“Disputes about whether an employer is eligible for a JobKeeper payment in respect of a particular employee or whether a particular employee is an ‘eligible employee’ for the purposes of the JobKeeper scheme, without more, are not disputes with which the Commission is empowered to deal under the power conferred on it by s.789GV of the Act,” the commission has said on several dozen occasions.

Confused workers and their employers have taken to Facebook groups in droves with queries, which have also spilled over onto ATO community forums, where several users listed as “community support” have referred workers to the FWO and the FWC.

One “ATO certified” answer directed a mother to the FWO and the FWC when she said she was worried her daughter, a long-term casual worker, would miss out on the payments. This is despite neither of these regulators having jurisdiction over JobKeeper eligibility.

But while workers are being referred to Fair Work agencies, the FWO’s website directs those with eligibility disputes back to the tax office.

Hirschborn said on Tuesday the ATO is now taking responsibility for eligibility disputes, fielding inquiries via its tip-off hotline, following up with employers, and considering penalties for businesses where necessary.

But a tax office spokesperson has confirmed to SmartCompany that the ATO continues to refer some JobKeeper cases to the FWO where appropriate, including around the imposition of penalties.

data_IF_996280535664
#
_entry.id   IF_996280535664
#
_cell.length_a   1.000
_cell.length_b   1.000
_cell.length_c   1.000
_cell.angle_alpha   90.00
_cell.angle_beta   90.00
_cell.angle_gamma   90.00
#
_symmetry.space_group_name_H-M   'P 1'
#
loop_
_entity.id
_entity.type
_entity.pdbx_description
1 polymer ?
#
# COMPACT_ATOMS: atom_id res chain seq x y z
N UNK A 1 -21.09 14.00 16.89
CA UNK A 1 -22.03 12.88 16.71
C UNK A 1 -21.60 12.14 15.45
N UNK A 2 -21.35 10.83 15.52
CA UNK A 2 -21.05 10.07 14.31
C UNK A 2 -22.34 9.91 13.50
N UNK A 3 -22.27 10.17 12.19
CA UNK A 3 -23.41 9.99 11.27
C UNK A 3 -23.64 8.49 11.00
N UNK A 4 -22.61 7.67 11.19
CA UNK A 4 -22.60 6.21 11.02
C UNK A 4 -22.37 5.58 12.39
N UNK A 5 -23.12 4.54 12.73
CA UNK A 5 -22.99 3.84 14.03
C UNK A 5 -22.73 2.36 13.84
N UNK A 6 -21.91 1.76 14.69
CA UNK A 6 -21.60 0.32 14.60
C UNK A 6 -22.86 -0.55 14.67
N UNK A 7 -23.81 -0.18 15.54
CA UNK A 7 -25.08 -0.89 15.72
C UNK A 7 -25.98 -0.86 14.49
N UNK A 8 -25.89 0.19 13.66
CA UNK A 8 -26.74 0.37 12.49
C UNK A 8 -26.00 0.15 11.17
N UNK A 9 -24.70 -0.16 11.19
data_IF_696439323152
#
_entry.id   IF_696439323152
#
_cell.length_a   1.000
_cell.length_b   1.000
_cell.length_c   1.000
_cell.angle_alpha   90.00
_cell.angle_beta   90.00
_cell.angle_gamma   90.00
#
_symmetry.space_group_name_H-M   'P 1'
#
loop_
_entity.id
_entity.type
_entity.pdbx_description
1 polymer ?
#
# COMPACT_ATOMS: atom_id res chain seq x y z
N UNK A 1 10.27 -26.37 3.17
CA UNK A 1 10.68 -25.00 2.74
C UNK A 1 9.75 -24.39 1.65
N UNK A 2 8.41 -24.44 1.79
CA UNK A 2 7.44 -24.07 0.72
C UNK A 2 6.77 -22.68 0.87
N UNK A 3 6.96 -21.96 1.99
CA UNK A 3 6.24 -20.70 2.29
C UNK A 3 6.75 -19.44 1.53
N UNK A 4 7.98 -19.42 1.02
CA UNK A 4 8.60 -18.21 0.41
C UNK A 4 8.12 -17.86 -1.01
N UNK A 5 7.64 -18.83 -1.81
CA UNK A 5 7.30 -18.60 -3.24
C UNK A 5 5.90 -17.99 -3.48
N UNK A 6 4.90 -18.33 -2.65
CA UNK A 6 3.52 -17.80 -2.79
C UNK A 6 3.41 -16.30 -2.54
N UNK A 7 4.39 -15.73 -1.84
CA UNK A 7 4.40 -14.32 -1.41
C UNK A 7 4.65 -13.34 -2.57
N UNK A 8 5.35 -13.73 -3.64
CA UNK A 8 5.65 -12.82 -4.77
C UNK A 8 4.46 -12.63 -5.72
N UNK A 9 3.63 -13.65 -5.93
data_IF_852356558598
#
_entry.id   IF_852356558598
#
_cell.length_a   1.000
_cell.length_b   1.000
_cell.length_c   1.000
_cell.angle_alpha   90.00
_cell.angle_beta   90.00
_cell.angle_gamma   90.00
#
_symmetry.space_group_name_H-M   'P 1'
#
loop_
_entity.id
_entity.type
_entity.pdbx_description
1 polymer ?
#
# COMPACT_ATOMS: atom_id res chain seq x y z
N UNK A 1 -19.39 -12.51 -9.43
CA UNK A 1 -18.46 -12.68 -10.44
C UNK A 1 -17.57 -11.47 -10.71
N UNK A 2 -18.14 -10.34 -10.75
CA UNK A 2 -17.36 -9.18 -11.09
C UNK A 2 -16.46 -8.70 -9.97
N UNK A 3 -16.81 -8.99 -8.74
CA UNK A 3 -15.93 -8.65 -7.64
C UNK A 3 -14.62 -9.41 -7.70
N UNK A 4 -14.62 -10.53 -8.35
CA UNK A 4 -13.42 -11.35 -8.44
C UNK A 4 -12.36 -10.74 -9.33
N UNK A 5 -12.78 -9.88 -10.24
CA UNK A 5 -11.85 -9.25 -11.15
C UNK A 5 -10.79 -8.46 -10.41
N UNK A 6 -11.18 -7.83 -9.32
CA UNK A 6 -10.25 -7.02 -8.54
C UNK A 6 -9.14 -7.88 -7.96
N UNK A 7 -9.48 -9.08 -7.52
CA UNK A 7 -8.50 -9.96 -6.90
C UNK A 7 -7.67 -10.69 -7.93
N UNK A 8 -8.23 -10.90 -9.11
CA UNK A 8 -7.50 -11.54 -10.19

“We take all information referred to us seriously and protect the complainant’s identity in accordance with the law requiring whistleblower protection. When we receive information through a tip-off, we will cross check the information and assess whether further action is required,” an ATO spokesperson said in a statement.

By the end of May, the ATO had received 3,338 calls to its JobKeeper tip-off hotline, although the tax office did not specify how many of these calls were related to eligibility disputes when asked.

The ATO has not disclosed how many tip-offs it has referred to Fair Work, or what type of tip offs were passed on. The FWO has declined to comment on referrals or investigations, but said it was working with the tax office to “develop information sharing processes” when asked in May.

While the “one-in-all-in” principle was flagged by the Treasurer when the scheme was announced, it was only clarified in a legislative instrument attached to the JobKeeper rules on May 1, outlining a requirement for businesses to hand nomination forms to all workers they reasonably believe are eligible.

The rules state that businesses that fail to do this commit an offence under the Tax Administration Act, and may be liable for penalties.

Many businesses had already filed their applications by the start of May, and while the rules said firms must notify employees who had not been given forms within a week of the rules coming into effect, the legislative instrument was not widely read or publicised.

The ATO did not detail what specific dispute resolution mechanisms are open to workers through the tax office other than pointing to its tip-off hotline.

This article is curated from our sister publication SmartCompany.